ST. CHARLES TOWNSHIP – Twenty-five detainees in the Kane County jail are taking general education degree classes from Waubonsee Community College in a rejuvenated program under Kane County Sheriff Ron Hain.
Adam Schauer, dean for adult education at Waubonsee Community College, said the program was in place back when the jail was located in Geneva, before inmates were moved to the current facility in 2008.
“Then it was on hiatus for a long time,” Schauer said. “When Sheriff Hain reached out to us about initiating it ... we were planning and launched it this year Aug. 1.”
Hain said he was excited to have an opportunity for detainees to earn their high school equivalency degrees.
“This will really infuse some educational courses in the jail and allow detainees to continue their education,” Hain said.
The program is set up with two instructors who rotate through four inmate pods, serving different populations from Monday through Thursday, Schauer said.
“The program we launched is a very unique GED model,” Schauer said. “It’s a hybrid model with very much individualized instruction.”
Students use tablets provided through a nonprofit which allows them to access the state’s high school equivalency online program called i-Pathways, he said.
Students log on and take an assessment, so their areas of study focus on where they need to bring up their achievement levels to pass the high school equivalency
Employment is the biggest barrier for detainees once they are released, he said.
“If someone has a criminal background, already they have huge hurdles to overcome to achieve meaningful employment,” Schauer said. “The biggest barrier to recidivism is employment.”
Once released from jail or prison, a person may have the best of intentions to turn their life around, but find they can’t find employment to take care of their responsibilities, he said.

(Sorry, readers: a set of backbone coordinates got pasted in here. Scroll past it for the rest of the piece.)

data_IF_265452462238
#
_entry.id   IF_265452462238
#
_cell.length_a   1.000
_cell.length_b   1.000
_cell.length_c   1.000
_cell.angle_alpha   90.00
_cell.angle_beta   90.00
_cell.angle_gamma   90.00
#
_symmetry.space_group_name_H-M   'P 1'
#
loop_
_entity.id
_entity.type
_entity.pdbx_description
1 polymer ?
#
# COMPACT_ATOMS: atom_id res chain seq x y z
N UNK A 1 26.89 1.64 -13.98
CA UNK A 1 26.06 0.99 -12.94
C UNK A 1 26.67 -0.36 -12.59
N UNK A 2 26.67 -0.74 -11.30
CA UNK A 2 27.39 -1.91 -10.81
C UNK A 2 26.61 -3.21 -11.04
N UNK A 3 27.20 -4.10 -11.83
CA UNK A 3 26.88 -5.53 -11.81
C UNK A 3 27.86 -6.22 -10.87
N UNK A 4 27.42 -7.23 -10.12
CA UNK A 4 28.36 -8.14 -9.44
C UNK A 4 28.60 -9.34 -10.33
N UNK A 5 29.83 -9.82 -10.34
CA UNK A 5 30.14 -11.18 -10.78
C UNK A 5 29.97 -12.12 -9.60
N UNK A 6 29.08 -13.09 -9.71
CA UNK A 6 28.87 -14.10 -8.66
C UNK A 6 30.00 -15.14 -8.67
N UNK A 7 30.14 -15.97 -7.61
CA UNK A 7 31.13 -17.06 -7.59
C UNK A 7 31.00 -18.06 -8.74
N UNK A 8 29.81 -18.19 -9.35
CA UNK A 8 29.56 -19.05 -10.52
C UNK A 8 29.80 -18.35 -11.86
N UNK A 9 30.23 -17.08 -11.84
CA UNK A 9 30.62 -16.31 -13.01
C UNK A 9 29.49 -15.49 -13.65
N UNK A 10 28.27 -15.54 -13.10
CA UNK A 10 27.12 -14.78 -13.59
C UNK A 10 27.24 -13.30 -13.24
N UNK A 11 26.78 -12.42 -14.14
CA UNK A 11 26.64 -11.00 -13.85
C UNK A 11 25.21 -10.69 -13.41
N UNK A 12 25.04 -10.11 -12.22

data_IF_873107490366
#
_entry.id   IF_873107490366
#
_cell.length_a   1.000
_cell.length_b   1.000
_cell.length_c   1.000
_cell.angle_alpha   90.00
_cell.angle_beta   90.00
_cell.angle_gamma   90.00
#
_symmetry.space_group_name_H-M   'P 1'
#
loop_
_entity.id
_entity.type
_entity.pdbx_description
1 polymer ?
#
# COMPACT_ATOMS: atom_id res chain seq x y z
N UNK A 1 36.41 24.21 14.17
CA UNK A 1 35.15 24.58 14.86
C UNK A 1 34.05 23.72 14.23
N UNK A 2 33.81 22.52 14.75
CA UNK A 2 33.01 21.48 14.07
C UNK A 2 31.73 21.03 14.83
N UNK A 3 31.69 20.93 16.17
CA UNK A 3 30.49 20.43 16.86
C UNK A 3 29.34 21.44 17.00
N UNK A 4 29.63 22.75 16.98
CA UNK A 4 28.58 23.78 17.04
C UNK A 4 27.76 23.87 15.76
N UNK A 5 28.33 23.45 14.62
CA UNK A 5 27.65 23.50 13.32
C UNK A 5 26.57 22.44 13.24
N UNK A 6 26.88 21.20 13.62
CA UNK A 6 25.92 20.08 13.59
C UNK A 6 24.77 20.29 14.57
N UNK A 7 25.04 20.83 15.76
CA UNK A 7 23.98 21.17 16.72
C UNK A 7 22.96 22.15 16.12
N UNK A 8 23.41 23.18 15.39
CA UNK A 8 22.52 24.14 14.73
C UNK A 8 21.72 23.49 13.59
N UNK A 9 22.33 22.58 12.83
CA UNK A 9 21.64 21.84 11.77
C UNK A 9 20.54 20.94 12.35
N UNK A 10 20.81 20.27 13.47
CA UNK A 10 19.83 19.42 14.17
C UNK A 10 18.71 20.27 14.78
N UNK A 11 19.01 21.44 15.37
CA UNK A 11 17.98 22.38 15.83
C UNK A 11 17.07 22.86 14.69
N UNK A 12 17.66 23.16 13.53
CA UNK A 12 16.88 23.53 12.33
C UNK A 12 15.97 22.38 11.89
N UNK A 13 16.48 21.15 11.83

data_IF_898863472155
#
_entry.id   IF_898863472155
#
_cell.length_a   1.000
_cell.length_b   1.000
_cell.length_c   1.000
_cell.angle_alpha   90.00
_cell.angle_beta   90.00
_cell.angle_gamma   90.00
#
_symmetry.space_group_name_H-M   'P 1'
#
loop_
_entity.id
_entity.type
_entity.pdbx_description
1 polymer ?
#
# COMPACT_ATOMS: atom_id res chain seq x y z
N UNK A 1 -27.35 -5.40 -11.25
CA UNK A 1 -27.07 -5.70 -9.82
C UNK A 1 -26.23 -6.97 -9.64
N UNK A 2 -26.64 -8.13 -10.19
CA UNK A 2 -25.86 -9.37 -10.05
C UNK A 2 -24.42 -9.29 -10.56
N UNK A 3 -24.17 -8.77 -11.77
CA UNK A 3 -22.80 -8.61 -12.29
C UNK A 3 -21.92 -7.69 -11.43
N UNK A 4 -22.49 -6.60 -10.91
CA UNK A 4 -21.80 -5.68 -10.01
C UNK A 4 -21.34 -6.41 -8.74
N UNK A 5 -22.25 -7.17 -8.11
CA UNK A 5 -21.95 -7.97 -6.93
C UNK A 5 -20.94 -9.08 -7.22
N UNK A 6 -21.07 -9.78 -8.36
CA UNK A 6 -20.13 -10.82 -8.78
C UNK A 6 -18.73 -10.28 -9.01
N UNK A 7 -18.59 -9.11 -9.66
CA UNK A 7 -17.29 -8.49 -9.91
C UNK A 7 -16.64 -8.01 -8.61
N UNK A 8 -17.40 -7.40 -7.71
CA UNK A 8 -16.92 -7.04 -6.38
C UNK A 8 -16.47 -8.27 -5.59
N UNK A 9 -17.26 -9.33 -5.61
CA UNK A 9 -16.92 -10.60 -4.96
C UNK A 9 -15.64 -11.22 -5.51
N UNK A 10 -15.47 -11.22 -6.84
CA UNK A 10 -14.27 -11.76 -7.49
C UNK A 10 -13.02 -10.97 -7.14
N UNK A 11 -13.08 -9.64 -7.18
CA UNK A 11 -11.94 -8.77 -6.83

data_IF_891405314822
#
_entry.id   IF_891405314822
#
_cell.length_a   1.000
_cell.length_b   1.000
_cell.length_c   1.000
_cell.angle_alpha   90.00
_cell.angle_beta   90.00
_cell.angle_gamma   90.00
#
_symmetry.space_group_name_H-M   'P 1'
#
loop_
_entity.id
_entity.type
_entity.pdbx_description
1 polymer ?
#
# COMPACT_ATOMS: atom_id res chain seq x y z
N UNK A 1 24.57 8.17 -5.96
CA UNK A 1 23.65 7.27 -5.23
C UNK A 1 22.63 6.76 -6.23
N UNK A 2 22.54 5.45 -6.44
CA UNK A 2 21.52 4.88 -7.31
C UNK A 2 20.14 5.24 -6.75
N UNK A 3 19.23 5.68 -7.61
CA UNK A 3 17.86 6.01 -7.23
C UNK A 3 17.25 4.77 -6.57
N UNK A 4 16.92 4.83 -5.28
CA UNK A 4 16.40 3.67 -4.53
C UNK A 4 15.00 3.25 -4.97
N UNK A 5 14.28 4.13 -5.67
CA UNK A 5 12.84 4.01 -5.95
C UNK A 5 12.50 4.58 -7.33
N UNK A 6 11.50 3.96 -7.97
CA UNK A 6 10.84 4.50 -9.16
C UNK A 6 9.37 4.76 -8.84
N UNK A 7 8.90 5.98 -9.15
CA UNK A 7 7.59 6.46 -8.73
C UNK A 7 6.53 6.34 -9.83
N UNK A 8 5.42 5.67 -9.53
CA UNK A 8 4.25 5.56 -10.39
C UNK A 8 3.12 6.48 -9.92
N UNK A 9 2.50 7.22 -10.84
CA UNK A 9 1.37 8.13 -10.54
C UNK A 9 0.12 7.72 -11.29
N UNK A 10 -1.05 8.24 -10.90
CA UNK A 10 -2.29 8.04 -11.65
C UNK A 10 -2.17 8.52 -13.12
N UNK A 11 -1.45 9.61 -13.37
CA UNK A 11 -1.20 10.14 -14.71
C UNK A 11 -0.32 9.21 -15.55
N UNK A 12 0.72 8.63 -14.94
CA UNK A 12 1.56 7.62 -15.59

They may find that only way to make money is to return to the criminal activity they were doing before, so they end up back where they started – in jail, Schauer said.
“Maybe their parents never finished high school, so it’s a cyclical event,” Schauer said. “Incarceration, lack of education, lack of access to meaningful employment and a cycle keeps on. With this program, and Sheriff Hain and his staff, we break up that generational cycle and give people opportunities to move on with their life.”
Finishing high school is the “99.9% minimum requirement” to employment, he said.
"There are plenty of hurdles once they come out,” Schauer said. “We can help get this hurdle done."
All adult education programs provided by community colleges are funded by state and federal grants through the Illinois Community College Board, Schauer said.
Waubonsee and Elgin Community College also offer transition advisers if detainees are released before they finish the program.
They can also apply for financial assistance or career training at the community colleges near where they live, once they complete their high school equivalency, Schauer said.
“If they are from downstate or other areas, we would work on their behalf to link to the program in their immediate area,” Schauer said.